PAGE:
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More Flooded Cars Hit the Resale Market and the Road

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Per Forbes, approximately 480,000 flood-damaged vehicles are currently on dealer lots or on the road, in the wake of this year’s two major hurricanes. It’s a 47-percent increase over last year’s already-high stats from hurricanes Harvey and Irma.

Salvaged vehicles

Legally, flood-damaged vehicles are supposed to bear the label of “salvaged” on their titles. Then they usually sell at auto auctions to vehicle rebuilders or auto graveyards.

Sometimes these cars are reconditioned then sold to ignorant buyers, however. These vehicles might have the term “rebuilt” associated with their titles. In some cases though, the seller will change the documentation illegally to make the damaged car more desirable to consumers.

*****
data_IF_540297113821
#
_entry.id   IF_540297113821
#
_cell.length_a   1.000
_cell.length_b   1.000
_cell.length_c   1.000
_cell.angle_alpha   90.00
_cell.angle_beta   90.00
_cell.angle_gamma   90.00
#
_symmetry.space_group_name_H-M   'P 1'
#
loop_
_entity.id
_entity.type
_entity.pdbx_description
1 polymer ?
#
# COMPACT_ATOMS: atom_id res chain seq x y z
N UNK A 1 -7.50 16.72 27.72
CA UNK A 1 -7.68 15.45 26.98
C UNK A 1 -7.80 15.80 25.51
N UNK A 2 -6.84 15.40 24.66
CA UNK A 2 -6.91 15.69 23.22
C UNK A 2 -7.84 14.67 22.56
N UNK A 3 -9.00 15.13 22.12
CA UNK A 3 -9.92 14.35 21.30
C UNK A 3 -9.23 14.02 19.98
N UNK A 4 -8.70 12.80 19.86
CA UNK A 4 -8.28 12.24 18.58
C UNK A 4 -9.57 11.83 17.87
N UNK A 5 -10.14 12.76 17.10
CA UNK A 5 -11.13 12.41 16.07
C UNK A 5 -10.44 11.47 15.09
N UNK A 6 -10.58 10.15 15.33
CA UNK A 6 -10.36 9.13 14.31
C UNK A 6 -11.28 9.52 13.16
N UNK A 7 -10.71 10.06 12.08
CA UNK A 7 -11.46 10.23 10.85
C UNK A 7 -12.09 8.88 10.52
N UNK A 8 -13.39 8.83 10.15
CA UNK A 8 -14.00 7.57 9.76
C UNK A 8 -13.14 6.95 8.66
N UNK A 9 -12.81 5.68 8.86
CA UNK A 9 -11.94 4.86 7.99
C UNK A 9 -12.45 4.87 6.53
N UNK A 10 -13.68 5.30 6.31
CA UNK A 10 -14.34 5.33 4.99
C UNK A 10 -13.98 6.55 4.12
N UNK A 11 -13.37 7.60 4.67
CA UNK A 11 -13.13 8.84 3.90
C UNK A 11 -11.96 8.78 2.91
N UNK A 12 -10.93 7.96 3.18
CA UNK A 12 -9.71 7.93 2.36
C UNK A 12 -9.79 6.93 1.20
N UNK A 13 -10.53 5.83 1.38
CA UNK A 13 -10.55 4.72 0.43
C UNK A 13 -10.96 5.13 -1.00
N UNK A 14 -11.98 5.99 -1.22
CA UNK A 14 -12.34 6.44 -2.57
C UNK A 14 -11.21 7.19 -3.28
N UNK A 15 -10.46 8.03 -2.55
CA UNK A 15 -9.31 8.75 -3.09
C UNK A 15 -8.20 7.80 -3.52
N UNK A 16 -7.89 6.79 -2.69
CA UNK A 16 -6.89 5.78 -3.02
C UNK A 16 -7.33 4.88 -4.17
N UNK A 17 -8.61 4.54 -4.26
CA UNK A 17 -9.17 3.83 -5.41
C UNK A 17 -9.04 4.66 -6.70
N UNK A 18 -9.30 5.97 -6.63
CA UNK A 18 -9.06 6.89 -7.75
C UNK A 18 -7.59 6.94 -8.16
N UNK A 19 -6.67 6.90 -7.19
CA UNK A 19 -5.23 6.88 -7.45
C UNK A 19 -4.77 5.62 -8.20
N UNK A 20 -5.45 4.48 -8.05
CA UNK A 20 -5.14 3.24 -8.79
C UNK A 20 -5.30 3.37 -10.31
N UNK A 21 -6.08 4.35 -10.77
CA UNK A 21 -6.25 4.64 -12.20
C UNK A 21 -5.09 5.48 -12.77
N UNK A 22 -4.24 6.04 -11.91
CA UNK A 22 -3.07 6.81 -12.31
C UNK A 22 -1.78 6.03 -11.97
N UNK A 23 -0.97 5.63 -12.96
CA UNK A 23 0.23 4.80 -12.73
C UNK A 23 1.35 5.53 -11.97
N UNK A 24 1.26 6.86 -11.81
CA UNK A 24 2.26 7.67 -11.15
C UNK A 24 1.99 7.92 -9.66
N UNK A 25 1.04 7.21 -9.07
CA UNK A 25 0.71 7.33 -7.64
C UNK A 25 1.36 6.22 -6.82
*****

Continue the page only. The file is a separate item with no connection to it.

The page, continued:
The five top cities currently with the most flooded cars on the road are New York City, Miami, Dallas, Houston, and Philadelphia. At the state level, Texas has the majority of flood-damaged vehicles (168,600). Florida is second, with 34,400, followed by Pennsylvania, Kentucky, Louisiana, and Illinois.

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Buyer beware

Besides avoiding vehicles with signs of flood damage, there are a few other ways you can protect yourself from purchasing one of these autos.

  • Forbes recommends checking the vehicle identification number (VIN) via sites like VINCheck, CARFAX, or AuotoCheck, which scan the vehicles’ titles for any reports of flood damage.
  • Per CARFAX, take a test-drive to further inspect the vehicle’s interior for signs of damage, as well as mechanical issues.
  • Have a mechanic inspect the vehicle you’re considering. They’re have the experience and tools to thoroughly inspect the auto for any flaws and problems you failed to notice.
  • Buy from a reputable dealer, or a vehicle listed in your dealership’s CPO program, to ensure its mechanical soundness.

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News Sources: ForbesCARFAX